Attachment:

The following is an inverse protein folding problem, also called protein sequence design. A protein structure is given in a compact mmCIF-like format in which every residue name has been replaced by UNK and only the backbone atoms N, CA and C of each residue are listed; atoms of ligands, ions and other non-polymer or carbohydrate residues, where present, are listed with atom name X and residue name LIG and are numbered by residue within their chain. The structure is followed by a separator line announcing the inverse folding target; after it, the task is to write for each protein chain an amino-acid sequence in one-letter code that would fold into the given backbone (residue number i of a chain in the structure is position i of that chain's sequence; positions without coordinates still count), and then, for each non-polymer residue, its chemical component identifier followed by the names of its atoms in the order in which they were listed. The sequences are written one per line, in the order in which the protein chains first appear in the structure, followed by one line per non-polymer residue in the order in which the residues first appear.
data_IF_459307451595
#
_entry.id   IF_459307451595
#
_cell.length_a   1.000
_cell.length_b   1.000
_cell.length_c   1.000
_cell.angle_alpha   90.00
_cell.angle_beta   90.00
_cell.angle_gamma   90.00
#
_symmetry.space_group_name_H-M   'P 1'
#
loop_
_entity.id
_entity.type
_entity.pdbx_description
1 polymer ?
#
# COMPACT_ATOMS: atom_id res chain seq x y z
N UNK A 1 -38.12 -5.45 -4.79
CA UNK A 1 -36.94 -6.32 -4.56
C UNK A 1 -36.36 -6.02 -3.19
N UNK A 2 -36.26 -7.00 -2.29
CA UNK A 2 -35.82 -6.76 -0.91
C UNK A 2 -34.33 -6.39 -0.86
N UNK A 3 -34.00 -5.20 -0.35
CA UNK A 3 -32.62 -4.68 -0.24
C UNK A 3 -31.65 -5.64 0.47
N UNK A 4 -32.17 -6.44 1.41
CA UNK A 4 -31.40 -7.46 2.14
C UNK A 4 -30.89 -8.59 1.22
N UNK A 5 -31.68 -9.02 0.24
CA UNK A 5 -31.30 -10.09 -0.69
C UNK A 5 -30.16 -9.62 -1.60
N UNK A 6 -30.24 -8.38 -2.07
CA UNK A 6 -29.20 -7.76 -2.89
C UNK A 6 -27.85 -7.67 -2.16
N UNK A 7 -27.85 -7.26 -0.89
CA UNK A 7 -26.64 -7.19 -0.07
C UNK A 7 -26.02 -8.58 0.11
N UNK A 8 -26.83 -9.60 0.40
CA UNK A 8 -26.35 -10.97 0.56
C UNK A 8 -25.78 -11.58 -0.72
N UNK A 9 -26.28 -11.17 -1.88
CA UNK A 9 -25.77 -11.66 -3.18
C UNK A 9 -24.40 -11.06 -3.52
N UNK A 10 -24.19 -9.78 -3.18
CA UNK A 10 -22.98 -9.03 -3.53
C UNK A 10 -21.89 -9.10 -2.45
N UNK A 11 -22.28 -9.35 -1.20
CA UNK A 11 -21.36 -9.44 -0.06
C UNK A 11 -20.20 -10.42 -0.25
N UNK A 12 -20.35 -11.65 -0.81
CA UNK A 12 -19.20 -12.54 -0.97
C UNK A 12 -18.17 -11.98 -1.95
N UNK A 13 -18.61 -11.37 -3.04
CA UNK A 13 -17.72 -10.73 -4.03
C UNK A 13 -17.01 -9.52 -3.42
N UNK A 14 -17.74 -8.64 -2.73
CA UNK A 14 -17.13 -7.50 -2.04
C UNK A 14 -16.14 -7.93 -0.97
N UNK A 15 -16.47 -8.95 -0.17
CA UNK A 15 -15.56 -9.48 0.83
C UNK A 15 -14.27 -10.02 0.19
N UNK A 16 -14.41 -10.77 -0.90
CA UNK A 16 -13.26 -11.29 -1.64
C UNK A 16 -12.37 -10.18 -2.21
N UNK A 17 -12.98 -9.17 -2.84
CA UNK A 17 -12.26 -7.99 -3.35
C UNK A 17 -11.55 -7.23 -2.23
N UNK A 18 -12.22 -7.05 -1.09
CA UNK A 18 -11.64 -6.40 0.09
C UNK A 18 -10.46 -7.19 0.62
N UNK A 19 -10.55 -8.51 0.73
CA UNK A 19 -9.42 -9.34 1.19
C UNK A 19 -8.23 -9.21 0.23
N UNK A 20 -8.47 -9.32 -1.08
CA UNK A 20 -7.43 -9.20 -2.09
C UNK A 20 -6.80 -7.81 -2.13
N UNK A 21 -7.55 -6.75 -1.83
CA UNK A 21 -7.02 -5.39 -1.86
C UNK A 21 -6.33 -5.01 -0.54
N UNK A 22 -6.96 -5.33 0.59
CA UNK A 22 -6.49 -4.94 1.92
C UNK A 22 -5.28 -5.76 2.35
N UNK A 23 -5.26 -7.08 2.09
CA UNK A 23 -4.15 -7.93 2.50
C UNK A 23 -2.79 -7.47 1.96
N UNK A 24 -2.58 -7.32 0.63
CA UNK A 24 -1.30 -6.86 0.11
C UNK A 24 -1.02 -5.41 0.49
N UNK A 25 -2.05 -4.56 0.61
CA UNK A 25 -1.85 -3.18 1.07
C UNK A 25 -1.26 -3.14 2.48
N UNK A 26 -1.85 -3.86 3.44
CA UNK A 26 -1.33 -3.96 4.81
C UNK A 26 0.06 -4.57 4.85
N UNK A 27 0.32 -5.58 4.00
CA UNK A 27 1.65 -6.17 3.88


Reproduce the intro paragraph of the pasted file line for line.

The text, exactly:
The following is an inverse protein folding problem, also called protein sequence design. A protein structure is given in a compact mmCIF-like format in which every residue name has been replaced by UNK and only the backbone atoms N, CA and C of each residue are listed; atoms of ligands, ions and other non-polymer or carbohydrate residues, where present, are listed with atom name X and residue name LIG and are numbered by residue within their chain. The structure is followed by a separator line announcing the inverse folding target; after it, the task is to write for each protein chain an amino-acid sequence in one-letter code that would fold into the given backbone (residue number i of a chain in the structure is position i of that chain's sequence; positions without coordinates still count), and then, for each non-polymer residue, its chemical component identifier followed by the names of its atoms in the order in which they were listed. The sequences are written one per line, in the order in which the protein chains first appear in the structure, followed by one line per non-polymer residue in the order in which the residues first appear.